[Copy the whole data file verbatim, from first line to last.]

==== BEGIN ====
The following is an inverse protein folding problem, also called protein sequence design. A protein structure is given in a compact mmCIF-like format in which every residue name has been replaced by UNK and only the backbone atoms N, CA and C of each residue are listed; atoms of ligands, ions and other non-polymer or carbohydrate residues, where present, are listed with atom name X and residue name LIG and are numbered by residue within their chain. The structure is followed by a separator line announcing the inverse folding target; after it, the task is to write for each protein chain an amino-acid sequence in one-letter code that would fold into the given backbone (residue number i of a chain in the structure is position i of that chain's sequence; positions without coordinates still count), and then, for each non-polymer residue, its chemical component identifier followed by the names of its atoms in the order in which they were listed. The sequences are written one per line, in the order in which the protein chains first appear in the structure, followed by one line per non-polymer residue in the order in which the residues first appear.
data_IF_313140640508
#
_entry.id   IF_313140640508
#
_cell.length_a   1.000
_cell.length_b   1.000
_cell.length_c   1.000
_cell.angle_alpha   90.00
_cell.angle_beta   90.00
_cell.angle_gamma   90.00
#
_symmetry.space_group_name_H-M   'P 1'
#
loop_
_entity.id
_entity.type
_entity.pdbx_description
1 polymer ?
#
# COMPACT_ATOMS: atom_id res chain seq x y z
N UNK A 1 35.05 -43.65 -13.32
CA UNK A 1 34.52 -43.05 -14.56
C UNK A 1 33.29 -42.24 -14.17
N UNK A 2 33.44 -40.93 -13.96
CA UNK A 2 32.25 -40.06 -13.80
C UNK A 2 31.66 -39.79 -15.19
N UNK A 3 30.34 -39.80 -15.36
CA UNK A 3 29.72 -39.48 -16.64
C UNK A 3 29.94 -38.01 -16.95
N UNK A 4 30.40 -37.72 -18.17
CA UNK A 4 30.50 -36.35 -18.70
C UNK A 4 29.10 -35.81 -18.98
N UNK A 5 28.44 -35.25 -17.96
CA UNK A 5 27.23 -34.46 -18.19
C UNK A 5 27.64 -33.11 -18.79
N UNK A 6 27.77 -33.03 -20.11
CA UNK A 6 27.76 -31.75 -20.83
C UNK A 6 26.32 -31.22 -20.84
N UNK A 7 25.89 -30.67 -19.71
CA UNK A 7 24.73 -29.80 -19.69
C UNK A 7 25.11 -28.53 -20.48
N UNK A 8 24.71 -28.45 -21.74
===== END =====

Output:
The following is an inverse protein folding problem, also called protein sequence design. A protein structure is given in a compact mmCIF-like format in which every residue name has been replaced by UNK and only the backbone atoms N, CA and C of each residue are listed; atoms of ligands, ions and other non-polymer or carbohydrate residues, where present, are listed with atom name X and residue name LIG and are numbered by residue within their chain. The structure is followed by a separator line announcing the inverse folding target; after it, the task is to write for each protein chain an amino-acid sequence in one-letter code that would fold into the given backbone (residue number i of a chain in the structure is position i of that chain's sequence; positions without coordinates still count), and then, for each non-polymer residue, its chemical component identifier followed by the names of its atoms in the order in which they were listed. The sequences are written one per line, in the order in which the protein chains first appear in the structure, followed by one line per non-polymer residue in the order in which the residues first appear.
data_IF_313140640508
#
_entry.id   IF_313140640508
#
_cell.length_a   1.000
_cell.length_b   1.000
_cell.length_c   1.000
_cell.angle_alpha   90.00
_cell.angle_beta   90.00
_cell.angle_gamma   90.00
#
_symmetry.space_group_name_H-M   'P 1'
#
loop_
_entity.id
_entity.type
_entity.pdbx_description
1 polymer ?
#
# COMPACT_ATOMS: atom_id res chain seq x y z
N UNK A 1 35.05 -43.65 -13.32
CA UNK A 1 34.52 -43.05 -14.56
C UNK A 1 33.29 -42.24 -14.17
N UNK A 2 33.44 -40.93 -13.96
CA UNK A 2 32.25 -40.06 -13.80
C UNK A 2 31.66 -39.79 -15.19
N UNK A 3 30.34 -39.80 -15.36
CA UNK A 3 29.72 -39.48 -16.64
C UNK A 3 29.94 -38.01 -16.95
N UNK A 4 30.40 -37.72 -18.17
CA UNK A 4 30.50 -36.35 -18.70
C UNK A 4 29.10 -35.81 -18.98
N UNK A 5 28.44 -35.25 -17.96
CA UNK A 5 27.23 -34.46 -18.19
C UNK A 5 27.64 -33.11 -18.79
N UNK A 6 27.77 -33.03 -20.11
CA UNK A 6 27.76 -31.75 -20.83
C UNK A 6 26.32 -31.22 -20.84
N UNK A 7 25.89 -30.67 -19.71
CA UNK A 7 24.73 -29.80 -19.69
C UNK A 7 25.11 -28.53 -20.48
N UNK A 8 24.71 -28.45 -21.74